While the invention has been described in connection with what is presently considered to be the most practical and preferred embodiment, it is to be understood that the invention is not to be limited to the disclosed embodiment, but on the contrary, is intended to cover various modifications and equivalent arrangements included within the spirit and scope of the appended claims.
|Cited Patent||Filing date||Publication date||Applicant||Title|
|US4309901 *||Dec 18, 1979||Jan 12, 1982||The United States Of America As Represented By The Secretary Of The Air Force||Heat transfer calibration plate|
|US4902139 *||Apr 13, 1988||Feb 20, 1990||General Electric Company||Apparatus and method for measuring the thermal performance of a heated or cooled component|
|US4906581 *||Oct 20, 1988||Mar 6, 1990||Minntech Corporation||Method of quality control for hollow fiber gas transfer cells|
|US4916715 *||Apr 13, 1988||Apr 10, 1990||General Electric Company||Method and apparatus for measuring the distribution of heat flux and heat transfer coefficients on the surface of a cooled component used in a high temperature environment|
|US4978230 *||Apr 13, 1988||Dec 18, 1990||General Electric Company||Apparatus and method for determining heat transfer coefficient based on testing actual hardware rather than simplistic scale models of such hardware|
|US5067977 *||Feb 5, 1991||Nov 26, 1991||Libbey-Owens-Ford Co.||Method and apparatus for measuring the efficiency of cooling devices|
|US5161889 *||Jun 3, 1991||Nov 10, 1992||Patentsmith Ii, Inc.||Heat transfer rate target module|
|US5526148 *||Aug 2, 1994||Jun 11, 1996||Moffat; Robert J.||Apparatus and method for full-field calibration of color response to temperature of thermochromic liquid crystals|
|US5533864 *||Nov 17, 1994||Jul 9, 1996||Kabushiki Kaisha Toshiba||Turbine cooling blade having inner hollow structure with improved cooling|
|US5580172 *||Oct 11, 1994||Dec 3, 1996||Solar Turbines Incorporated||Method and apparatus for producing a surface temperature map|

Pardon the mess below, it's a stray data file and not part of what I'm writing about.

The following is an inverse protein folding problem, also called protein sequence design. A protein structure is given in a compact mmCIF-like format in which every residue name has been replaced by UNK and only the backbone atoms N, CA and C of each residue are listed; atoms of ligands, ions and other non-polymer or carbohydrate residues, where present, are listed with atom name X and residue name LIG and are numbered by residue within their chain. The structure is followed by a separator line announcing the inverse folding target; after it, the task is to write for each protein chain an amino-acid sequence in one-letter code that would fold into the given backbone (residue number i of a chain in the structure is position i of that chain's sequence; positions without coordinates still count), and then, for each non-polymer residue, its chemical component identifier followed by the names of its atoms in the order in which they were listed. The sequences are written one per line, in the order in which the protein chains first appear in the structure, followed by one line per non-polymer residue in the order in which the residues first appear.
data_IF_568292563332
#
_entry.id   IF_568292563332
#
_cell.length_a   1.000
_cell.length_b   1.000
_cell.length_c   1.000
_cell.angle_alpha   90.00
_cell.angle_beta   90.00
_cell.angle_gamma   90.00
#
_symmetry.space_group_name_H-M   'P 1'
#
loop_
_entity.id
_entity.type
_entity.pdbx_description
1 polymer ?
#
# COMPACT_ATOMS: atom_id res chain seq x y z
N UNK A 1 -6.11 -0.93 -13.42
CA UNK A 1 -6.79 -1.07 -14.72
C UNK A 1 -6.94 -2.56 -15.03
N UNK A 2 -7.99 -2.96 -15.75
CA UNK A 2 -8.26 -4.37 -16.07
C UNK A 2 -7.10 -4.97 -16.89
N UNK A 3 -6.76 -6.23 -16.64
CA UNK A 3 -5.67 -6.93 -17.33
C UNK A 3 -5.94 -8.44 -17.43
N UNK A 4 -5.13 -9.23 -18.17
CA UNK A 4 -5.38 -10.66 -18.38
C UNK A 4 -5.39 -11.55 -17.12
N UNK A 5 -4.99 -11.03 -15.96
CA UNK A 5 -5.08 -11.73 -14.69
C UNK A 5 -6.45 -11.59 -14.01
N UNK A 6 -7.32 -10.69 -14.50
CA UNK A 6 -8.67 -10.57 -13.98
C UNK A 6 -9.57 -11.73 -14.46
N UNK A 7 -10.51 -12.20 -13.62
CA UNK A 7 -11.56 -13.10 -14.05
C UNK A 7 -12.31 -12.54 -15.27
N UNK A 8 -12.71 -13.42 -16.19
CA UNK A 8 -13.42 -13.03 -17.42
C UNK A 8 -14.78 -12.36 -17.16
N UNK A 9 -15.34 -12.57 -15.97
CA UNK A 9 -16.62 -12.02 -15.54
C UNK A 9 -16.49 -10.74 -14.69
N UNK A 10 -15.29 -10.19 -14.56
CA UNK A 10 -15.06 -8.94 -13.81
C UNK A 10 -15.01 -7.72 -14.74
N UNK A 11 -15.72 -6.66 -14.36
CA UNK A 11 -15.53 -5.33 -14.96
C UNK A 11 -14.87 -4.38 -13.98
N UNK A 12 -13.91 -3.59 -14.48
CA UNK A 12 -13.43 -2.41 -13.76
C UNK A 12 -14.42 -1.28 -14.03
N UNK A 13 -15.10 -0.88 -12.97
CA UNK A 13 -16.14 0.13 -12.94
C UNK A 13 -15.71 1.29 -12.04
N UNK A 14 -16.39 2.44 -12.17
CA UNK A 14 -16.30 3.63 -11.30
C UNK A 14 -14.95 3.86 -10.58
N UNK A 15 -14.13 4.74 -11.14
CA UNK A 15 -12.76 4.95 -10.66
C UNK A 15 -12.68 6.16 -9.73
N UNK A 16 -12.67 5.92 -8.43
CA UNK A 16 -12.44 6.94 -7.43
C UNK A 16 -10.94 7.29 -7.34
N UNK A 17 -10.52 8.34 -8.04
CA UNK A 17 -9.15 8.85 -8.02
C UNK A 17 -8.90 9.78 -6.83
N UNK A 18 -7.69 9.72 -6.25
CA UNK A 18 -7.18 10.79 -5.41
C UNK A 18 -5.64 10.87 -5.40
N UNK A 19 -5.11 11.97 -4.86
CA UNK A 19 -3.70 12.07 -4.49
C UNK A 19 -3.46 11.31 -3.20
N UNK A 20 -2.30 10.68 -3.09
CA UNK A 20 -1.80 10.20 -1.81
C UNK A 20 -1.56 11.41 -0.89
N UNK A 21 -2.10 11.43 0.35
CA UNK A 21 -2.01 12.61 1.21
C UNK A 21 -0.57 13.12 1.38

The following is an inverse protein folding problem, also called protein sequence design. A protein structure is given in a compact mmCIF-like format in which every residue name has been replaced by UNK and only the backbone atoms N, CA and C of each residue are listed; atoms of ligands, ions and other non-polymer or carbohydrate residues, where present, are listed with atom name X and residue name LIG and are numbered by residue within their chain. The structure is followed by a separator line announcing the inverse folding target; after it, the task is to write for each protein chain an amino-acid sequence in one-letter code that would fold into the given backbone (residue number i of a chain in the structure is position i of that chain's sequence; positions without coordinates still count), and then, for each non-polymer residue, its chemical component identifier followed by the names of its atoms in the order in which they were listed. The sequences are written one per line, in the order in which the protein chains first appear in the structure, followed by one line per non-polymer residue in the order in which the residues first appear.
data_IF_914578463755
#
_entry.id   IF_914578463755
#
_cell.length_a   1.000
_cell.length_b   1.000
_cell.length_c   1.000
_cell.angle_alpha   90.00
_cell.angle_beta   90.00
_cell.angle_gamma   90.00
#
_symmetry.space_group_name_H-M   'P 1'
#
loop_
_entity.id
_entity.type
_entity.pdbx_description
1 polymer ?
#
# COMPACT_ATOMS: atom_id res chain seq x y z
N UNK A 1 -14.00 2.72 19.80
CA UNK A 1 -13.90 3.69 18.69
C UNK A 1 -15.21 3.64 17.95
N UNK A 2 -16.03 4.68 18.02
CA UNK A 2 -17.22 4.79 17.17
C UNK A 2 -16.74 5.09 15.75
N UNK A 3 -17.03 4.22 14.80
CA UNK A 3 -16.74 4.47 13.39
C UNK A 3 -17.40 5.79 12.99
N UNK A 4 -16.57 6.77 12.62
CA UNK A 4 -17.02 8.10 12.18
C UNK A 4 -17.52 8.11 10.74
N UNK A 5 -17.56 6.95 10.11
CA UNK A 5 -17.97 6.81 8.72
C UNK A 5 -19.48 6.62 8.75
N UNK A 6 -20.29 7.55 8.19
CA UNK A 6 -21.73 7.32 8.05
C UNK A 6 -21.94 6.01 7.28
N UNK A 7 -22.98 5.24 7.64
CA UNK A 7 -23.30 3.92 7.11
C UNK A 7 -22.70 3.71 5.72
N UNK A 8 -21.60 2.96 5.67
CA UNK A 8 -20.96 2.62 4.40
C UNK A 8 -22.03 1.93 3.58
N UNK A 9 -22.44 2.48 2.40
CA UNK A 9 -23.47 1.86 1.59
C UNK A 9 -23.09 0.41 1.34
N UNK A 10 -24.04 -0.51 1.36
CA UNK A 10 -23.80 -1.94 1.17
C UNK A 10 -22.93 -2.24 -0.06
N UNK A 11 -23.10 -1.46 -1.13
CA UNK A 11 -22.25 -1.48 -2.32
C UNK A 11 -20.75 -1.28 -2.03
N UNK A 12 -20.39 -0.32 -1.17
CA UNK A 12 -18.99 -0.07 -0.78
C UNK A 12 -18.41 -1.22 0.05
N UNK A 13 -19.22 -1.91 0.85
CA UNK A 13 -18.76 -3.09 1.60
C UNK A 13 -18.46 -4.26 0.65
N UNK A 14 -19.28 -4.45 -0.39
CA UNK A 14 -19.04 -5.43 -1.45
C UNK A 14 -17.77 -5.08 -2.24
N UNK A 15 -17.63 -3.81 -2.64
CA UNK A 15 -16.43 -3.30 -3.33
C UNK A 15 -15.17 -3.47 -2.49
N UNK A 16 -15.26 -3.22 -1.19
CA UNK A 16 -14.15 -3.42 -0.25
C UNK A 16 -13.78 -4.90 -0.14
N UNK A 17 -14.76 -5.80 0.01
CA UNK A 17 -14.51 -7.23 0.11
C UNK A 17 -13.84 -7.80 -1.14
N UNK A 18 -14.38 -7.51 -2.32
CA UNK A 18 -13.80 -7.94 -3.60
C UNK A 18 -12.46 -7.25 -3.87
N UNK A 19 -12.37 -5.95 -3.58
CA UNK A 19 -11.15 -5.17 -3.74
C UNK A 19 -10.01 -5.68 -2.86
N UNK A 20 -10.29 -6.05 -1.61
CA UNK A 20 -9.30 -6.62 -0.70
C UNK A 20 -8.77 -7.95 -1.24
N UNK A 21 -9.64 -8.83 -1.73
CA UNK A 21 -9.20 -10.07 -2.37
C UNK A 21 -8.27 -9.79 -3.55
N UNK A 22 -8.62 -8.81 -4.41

|US5649766 *||Nov 28, 1994||Jul 22, 1997||Vero Electronics Ltd.||Method and device for testing airflow in an enclosed cabinet for electronic equipment|
|US6422743 *||Mar 26, 2000||Jul 23, 2002||Allison Advanced Development Company||Method for determining heat transfer performance of an internally cooled structure|
|US20020006152 *||Jun 13, 2001||Jan 17, 2002||Prasad Ajay K.||Transient heat conduction using thermocouples, thermochromic liquid crystals, and numerical simulation|
|1||Florschuetz et al., "Streamwise Flow and Heat Transfer Distributions for Jet Array Impingement with Crossflow", Journal of Heat Transfer, Transactions of the ASME, vol. 103, May 1981, pp. 337-342.|
|2||Huang et al., "Detailed Heat Transfer Distributions Under an Array of Orthogonal Impinging Jets", Journal of Thermophysics and Heat Transfer, vol. 12, No. 1, Jan.-Mar. 1998, pp. 73-78.|
|3||K. P. Perry, "Heat Transfer by Convection from a Hot Gas Jet to a Plane Surface", IME Proc. 1954, pp. 775-784.|
|Citing Patent||Filing date||Publication date||Applicant||Title|
|US6732582 *||Aug 23, 2002||May 11, 2004||General Electric Company||Method for quantifying film hole flow rates for film-cooled parts|
|US6783368 *||Jan 3, 2003||Aug 31, 2004||University Of Delaware||Transient heat conduction using thermocouples, thermochromic liquid crystals, and numerical simulation|
|US7040805 *||May 24, 2004||May 9, 2006||The United States Of America As Represented By The Secretary Of The Air Force||Method of infrared thermography|
|US7388204||Jun 14, 2006||Jun 17, 2008||Meyer Tool, Inc.||Apparatus and method for analyzing relative outward flow characterizations of fabricated features|
|US7651261||Jul 10, 2007||Jan 26, 2010||General Electric Company||System and method for thermal inspection of parts|
|US7671338||Feb 21, 2008||Mar 2, 2010||Meyer Tool, Inc.||Apparatus and method for analyzing relative outward flow characterizations of fabricated features|
|US7890274 *||Mar 30, 2009||Feb 15, 2011||General Electric Company||Method for quantifying hole flow rates in film cooled parts|
|US7984635 *||Apr 21, 2006||Jul 26, 2011||K.U. Leuven Research & Development||Asymmetric incremental sheet forming system|
|US8244488||Mar 25, 2010||Aug 14, 2012||General Electric Company||Thermal inspection systems|